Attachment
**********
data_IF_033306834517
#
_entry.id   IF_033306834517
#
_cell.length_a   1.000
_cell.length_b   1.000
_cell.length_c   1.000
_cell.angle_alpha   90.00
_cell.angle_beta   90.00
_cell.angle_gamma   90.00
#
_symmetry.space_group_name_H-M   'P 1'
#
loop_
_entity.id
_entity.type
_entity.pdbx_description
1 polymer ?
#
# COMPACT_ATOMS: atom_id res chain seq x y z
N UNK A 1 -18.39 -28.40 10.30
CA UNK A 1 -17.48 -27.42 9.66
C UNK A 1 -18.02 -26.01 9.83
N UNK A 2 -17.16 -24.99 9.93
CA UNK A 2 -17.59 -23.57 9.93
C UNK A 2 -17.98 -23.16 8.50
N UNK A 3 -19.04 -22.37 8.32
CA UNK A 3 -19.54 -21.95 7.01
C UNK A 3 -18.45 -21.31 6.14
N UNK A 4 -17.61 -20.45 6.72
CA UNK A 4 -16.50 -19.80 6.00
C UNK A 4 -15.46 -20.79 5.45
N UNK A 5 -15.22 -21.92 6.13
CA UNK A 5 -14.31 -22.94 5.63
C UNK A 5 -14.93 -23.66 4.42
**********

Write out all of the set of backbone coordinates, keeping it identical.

data_IF_033306834517
#
_entry.id   IF_033306834517
#
_cell.length_a   1.000
_cell.length_b   1.000
_cell.length_c   1.000
_cell.angle_alpha   90.00
_cell.angle_beta   90.00
_cell.angle_gamma   90.00
#
_symmetry.space_group_name_H-M   'P 1'
#
loop_
_entity.id
_entity.type
_entity.pdbx_description
1 polymer ?
#
# COMPACT_ATOMS: atom_id res chain seq x y z
N UNK A 1 -18.39 -28.40 10.30
CA UNK A 1 -17.48 -27.42 9.66
C UNK A 1 -18.02 -26.01 9.83
N UNK A 2 -17.16 -24.99 9.93
CA UNK A 2 -17.59 -23.57 9.93
C UNK A 2 -17.98 -23.16 8.50
N UNK A 3 -19.04 -22.37 8.32
CA UNK A 3 -19.54 -21.95 7.01
C UNK A 3 -18.45 -21.31 6.14
N UNK A 4 -17.61 -20.45 6.72
CA UNK A 4 -16.50 -19.80 6.00
C UNK A 4 -15.46 -20.79 5.45
N UNK A 5 -15.22 -21.92 6.13
CA UNK A 5 -14.31 -22.94 5.63
C UNK A 5 -14.93 -23.66 4.42